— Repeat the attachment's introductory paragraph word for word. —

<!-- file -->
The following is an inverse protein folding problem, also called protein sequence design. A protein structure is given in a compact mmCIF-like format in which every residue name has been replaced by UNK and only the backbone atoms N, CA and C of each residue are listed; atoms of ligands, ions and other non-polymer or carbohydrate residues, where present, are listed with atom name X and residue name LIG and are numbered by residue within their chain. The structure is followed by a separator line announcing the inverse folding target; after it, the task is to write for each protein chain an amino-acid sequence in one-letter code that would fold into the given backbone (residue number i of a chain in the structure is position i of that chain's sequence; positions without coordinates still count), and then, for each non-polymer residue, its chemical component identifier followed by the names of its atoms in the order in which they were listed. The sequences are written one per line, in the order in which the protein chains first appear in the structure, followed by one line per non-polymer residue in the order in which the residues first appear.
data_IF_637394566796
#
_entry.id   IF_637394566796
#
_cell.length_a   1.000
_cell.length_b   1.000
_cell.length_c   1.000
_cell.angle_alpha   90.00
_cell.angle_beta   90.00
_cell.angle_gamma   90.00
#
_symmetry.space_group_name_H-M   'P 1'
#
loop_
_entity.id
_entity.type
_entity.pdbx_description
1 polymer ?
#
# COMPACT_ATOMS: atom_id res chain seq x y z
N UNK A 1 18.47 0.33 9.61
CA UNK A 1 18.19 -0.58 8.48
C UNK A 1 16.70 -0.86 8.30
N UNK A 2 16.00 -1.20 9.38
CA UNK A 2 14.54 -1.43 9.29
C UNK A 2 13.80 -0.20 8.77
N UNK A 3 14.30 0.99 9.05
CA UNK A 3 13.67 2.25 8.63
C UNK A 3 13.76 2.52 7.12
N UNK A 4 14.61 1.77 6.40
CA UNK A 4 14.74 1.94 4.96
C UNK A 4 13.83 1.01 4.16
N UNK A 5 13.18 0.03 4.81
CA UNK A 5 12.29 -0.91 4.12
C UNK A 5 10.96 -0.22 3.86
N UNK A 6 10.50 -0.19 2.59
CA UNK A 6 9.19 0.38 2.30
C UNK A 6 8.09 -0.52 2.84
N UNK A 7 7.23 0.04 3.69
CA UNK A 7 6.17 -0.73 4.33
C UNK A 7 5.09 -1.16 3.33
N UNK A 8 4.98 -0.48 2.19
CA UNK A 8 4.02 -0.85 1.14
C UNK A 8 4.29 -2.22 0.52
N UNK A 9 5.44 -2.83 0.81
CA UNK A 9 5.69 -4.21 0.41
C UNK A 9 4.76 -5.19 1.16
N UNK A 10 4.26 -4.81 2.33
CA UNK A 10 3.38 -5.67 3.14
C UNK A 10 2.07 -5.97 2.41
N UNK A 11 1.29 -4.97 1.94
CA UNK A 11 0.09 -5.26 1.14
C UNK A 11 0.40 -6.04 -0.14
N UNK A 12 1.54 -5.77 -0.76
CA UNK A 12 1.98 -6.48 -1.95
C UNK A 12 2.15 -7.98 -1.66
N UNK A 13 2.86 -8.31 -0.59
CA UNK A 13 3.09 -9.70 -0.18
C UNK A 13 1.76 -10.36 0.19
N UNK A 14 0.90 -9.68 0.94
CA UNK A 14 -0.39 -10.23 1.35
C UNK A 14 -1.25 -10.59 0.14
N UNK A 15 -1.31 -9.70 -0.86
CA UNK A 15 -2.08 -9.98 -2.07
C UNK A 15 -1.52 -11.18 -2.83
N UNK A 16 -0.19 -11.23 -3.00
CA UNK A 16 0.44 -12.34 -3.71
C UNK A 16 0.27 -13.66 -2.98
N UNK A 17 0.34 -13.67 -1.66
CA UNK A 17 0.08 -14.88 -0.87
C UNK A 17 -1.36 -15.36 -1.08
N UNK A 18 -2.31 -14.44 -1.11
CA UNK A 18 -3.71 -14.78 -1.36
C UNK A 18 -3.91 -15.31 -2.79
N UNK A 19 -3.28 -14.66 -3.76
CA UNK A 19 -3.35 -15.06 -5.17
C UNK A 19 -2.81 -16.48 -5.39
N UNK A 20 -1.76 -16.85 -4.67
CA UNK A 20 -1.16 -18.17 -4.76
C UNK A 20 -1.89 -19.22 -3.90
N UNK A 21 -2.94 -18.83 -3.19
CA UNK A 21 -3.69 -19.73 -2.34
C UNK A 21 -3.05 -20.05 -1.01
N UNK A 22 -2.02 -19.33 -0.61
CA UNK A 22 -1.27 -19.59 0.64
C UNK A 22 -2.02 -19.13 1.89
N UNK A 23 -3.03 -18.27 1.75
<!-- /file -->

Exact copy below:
The following is an inverse protein folding problem, also called protein sequence design. A protein structure is given in a compact mmCIF-like format in which every residue name has been replaced by UNK and only the backbone atoms N, CA and C of each residue are listed; atoms of ligands, ions and other non-polymer or carbohydrate residues, where present, are listed with atom name X and residue name LIG and are numbered by residue within their chain. The structure is followed by a separator line announcing the inverse folding target; after it, the task is to write for each protein chain an amino-acid sequence in one-letter code that would fold into the given backbone (residue number i of a chain in the structure is position i of that chain's sequence; positions without coordinates still count), and then, for each non-polymer residue, its chemical component identifier followed by the names of its atoms in the order in which they were listed. The sequences are written one per line, in the order in which the protein chains first appear in the structure, followed by one line per non-polymer residue in the order in which the residues first appear.